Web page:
Schooling, homeschooling and unschooling – a brief what’s what

Enrolling in a short non-fiction writing course recently, I was struck by how thrilled I was to be back in a learning environment. I sharpened my pencils, did my pre-course reading, and wrote my name inside a brand-new sleek notebook. I arrived early, took copious notes, and was the last one to leave. Thankfully I managed to resist taking an apple for the teacher. How had I ever thought school tedious? Memories of trying to stay awake in double Latin, or developing a sudden severe headache to get out of conversational French came flooding back. Why hadn’t I made the most of every single second of my education?

The truth is that a lot of children find mainstream schooling deathly dull. My daughter wants to know why she has to learn Ancient Greek – a dead language, and the trade history of Crete in the Bronze Age. Chatting to her today, she suggested that children be taught all the core subjects until the age of 12, but then be allowed to choose to continue only with 5 subjects that interest them – Anna tells me she would choose Maths, Music, English, Art and Home Economics. Apart from Maths, which she says she finds useful, it’s easy for anyone who knows Anna to understand her choices – she has always loved music, read books, drawn pictures and enjoyed being in the kitchen with me.

Almost all of us have been schooled – that is – attended scheduled regular subject lessons that follow a strict syllabus, together with other children born in the same year. It works for most children, despite the boredom, but not for all. You’re probably already familiar with the notion of homeschooling. Parents, often but not always trained teachers themselves, teach their children at home. They find out what the local educational laws and regulations are, set up a space in the house dedicated to learning, define specific curricula, and identify their child’s reading level and learning style so as to tailor the learning to the child. Homeschooling is quite common in rural areas in particular, where the nearest school is too far away for a daily commute.

Coined by John Holt in the 1970s, unschooling is a form of homeschooling that is entirely child-led, following their curiosity and interests. There are no syllabi – learning is not divided into discrete subjects but is seen as part of everyday life and experience. It is participatory and active. It requires the parent to be a keen observer of their child, able to seize every learning opportunity that presents itself. Unschooling parents are anything but lazy – on the contrary they have to often go the extra mile to help the child learn something thoroughly. Although not true 100% of the time, unschooling can be the natural progression of an attachment based parenting approach.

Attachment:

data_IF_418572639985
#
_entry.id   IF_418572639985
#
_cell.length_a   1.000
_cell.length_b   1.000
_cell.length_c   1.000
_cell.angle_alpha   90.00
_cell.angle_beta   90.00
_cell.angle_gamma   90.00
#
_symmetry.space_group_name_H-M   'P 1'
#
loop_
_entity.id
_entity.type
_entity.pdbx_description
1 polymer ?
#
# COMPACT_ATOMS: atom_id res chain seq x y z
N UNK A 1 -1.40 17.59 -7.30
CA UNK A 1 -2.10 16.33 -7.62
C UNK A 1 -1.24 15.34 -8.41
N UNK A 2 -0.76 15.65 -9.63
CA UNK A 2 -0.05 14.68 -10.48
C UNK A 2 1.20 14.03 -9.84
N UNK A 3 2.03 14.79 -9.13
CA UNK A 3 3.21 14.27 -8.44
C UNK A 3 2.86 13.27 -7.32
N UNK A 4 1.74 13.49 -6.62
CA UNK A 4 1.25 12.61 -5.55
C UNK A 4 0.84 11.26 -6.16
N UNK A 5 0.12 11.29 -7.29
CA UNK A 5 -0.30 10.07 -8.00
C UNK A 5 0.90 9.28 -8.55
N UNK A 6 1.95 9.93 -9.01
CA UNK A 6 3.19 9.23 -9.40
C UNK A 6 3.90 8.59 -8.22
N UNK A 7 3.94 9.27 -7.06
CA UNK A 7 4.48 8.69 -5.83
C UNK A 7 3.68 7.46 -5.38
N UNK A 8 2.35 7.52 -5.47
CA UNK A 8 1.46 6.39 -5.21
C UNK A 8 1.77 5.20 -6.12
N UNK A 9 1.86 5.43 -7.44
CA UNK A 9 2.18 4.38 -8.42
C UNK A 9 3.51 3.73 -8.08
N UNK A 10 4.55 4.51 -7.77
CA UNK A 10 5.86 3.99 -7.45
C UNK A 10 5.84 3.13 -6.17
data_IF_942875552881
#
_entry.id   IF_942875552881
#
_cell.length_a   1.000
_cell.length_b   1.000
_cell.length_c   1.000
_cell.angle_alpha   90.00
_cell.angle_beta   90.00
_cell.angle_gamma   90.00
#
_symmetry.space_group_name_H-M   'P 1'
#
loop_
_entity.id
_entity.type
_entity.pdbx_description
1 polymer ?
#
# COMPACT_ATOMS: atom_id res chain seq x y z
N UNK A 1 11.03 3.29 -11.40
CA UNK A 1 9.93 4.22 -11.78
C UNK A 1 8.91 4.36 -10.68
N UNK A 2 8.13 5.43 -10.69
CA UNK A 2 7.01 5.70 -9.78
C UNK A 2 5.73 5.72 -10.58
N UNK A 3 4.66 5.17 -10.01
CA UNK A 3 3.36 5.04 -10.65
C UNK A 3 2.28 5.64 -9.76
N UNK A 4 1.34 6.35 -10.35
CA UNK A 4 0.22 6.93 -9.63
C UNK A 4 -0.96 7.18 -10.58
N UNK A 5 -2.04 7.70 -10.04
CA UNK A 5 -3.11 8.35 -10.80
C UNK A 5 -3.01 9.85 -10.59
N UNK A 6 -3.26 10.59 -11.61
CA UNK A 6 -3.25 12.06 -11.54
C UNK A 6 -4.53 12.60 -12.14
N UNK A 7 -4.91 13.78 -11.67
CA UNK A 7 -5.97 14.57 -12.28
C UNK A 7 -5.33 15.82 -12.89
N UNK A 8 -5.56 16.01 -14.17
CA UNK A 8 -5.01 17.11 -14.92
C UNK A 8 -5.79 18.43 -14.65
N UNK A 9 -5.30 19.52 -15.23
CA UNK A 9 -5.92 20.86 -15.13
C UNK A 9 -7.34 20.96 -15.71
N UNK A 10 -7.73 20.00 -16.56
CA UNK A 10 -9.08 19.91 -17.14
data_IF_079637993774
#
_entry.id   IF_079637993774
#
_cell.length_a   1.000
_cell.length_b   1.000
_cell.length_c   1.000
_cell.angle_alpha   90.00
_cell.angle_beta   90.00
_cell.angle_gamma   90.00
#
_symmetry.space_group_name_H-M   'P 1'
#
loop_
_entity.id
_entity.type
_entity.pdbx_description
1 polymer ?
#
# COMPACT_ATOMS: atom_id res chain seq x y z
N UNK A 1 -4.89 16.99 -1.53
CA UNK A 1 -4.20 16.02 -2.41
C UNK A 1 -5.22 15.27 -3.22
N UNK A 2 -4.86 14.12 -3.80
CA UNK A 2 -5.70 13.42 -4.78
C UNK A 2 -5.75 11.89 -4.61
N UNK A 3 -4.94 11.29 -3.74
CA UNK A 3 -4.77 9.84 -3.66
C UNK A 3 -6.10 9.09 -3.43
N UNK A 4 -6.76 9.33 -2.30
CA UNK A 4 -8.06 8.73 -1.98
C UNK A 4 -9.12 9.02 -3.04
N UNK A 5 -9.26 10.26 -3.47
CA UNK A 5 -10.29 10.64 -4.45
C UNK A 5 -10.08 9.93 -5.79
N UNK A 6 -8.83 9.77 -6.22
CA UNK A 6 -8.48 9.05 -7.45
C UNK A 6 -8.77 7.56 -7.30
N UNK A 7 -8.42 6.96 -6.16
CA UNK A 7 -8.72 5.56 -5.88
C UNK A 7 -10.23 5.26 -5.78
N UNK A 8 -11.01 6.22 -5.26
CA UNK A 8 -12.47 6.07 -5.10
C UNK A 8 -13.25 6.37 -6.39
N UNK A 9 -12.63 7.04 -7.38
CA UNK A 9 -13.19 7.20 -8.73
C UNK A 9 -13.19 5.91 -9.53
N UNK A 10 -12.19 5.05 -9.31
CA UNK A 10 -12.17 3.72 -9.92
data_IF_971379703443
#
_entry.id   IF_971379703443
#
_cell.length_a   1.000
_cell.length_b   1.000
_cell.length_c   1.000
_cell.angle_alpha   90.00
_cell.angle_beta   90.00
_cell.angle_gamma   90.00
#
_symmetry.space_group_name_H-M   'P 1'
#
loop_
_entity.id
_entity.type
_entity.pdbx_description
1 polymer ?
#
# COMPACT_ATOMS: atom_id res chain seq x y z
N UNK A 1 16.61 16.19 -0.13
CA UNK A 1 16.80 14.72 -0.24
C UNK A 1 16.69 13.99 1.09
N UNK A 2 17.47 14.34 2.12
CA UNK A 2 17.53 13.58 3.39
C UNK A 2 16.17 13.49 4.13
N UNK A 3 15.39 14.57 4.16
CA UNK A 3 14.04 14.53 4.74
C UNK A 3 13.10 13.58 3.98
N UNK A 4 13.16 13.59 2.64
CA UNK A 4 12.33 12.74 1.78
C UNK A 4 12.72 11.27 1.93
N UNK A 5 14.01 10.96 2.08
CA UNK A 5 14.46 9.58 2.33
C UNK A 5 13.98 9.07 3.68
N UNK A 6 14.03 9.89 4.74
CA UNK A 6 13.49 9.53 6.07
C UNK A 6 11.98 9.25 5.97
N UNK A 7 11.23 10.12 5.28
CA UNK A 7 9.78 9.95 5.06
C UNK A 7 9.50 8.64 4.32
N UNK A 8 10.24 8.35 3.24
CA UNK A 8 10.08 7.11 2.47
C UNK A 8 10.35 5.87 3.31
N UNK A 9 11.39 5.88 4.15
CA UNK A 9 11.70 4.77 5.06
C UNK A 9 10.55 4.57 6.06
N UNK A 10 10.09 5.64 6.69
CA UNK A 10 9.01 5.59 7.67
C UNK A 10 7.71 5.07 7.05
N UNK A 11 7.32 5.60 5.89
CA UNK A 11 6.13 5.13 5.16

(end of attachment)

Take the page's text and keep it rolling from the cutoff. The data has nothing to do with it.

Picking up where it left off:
So, does unschooling actually work? In a study of 75 grown unschoolers, 83% said they had gone on to some formal higher education; 44% had completed or were completing a bachelor’s degree. The unschoolers who did not pursue higher education did so because they felt it was not required for their career choice and felt that they could learn what they needed to know independently or via an alternative route. A high proportion of them had chosen careers in the creative arts; a high proportion were self-employed entrepreneurs; and a relatively high proportion were in STEM careers. Most felt that their unschooling benefited them for higher education and careers by promoting their sense of personal responsibility, selfmotivation, and desire to learn[1].

Unschooling then, seems to nurture the natural human instinct for lifelong learning, an instinct that mainstream schooling seems to suppress… There is clearly still a lot of room for improvement in today’s educational system. Perhaps we need to listen carefully to what Anna has to say?

by Emma Parker, Vice President – hyphen SA International Development Director – CEO hyphen Publishing Services, hyphen SA

[1] Grey, P. & Riley, G. (2015) Grown Unschoolers’ Evaluations of Their Unschooling Experiences: Report I on a Survey of 75 Unschooled Adults. Other Education. The Journal of Educational Alternatives.

 

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